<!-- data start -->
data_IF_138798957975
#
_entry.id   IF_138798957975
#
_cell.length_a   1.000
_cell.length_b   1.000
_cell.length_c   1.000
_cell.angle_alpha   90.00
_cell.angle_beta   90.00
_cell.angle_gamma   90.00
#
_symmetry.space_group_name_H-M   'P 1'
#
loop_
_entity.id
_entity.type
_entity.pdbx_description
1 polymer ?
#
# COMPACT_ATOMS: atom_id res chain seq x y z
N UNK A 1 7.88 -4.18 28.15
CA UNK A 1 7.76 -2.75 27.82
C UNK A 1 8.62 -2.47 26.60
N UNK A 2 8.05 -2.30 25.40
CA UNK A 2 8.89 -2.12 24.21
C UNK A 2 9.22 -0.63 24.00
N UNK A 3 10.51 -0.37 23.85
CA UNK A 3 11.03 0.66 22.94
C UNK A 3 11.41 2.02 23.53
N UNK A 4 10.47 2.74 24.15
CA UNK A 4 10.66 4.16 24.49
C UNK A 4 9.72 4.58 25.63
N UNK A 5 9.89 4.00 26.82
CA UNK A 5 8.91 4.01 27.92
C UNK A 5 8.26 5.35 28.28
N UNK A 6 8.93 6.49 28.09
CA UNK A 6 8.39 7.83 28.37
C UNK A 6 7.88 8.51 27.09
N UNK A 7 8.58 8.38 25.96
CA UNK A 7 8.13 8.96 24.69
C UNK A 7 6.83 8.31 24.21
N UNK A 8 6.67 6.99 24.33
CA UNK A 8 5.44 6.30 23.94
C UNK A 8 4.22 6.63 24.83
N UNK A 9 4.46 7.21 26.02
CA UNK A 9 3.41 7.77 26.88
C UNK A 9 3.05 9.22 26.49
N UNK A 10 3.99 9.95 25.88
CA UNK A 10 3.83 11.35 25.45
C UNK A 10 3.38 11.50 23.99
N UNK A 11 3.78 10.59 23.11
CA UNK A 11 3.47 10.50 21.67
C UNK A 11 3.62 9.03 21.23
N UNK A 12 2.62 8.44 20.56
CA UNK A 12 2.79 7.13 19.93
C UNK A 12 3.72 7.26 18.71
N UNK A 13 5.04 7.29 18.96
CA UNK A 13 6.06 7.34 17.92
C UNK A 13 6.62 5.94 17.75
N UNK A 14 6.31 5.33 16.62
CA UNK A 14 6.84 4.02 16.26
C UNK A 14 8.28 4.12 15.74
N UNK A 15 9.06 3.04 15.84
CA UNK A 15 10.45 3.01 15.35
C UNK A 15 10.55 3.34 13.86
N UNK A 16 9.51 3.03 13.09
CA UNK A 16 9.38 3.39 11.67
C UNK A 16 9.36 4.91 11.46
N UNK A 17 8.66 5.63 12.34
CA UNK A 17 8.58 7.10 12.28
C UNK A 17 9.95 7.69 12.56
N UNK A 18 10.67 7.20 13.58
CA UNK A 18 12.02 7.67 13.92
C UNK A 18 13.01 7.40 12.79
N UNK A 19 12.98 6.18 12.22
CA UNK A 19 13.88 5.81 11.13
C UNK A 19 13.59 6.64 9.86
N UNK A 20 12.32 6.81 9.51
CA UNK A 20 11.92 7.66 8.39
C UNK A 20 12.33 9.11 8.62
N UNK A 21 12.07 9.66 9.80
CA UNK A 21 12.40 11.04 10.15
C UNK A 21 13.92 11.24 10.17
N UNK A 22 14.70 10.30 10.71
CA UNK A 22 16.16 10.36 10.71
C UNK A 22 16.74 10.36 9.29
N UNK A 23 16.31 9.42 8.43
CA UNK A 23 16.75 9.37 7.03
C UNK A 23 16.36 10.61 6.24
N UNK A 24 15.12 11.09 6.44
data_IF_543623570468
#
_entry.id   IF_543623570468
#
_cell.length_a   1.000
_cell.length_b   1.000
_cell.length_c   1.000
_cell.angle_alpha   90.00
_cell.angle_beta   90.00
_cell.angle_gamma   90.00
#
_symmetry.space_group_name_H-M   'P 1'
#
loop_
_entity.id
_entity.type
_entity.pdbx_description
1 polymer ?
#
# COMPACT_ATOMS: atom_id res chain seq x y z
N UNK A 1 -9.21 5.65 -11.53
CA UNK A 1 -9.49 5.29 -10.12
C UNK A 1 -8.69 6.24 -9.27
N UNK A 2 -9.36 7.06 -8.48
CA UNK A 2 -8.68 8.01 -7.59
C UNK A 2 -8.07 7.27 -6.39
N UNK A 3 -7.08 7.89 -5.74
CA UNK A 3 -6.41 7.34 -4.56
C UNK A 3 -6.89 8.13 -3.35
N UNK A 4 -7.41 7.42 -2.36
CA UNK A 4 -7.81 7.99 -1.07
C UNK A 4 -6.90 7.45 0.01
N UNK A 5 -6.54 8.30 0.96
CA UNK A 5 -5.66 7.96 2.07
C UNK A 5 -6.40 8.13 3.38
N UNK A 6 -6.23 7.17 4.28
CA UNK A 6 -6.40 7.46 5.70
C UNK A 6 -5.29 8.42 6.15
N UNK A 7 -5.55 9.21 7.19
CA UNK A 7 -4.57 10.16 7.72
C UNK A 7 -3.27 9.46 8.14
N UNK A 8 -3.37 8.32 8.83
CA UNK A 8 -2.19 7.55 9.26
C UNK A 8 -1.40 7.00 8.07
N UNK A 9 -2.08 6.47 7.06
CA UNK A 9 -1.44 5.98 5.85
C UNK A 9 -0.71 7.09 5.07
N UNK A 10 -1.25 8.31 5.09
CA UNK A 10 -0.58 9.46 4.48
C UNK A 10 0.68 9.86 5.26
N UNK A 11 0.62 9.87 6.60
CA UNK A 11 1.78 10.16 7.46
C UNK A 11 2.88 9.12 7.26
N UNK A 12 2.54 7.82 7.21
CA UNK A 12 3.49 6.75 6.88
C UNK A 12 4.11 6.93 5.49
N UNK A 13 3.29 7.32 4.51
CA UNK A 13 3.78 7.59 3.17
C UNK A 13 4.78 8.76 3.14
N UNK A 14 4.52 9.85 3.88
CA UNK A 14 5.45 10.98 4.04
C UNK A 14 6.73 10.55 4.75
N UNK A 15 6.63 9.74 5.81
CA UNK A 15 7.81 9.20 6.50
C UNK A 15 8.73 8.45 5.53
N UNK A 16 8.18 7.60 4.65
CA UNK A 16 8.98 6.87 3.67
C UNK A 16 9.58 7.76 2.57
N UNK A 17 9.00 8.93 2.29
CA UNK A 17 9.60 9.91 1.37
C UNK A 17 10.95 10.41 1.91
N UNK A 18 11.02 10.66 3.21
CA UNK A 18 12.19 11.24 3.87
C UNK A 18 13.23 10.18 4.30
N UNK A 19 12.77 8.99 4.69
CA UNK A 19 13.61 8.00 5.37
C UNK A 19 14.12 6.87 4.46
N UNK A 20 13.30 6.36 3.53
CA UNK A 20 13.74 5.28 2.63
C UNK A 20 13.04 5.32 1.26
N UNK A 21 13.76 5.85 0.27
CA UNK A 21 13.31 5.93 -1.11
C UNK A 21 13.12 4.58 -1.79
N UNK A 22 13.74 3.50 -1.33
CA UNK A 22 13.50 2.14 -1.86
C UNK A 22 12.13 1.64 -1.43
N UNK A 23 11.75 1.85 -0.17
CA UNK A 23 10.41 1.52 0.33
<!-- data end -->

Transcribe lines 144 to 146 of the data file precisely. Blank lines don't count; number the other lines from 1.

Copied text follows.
N UNK A 12 2.54 7.82 7.21
CA UNK A 12 3.49 6.75 6.88
C UNK A 12 4.11 6.93 5.49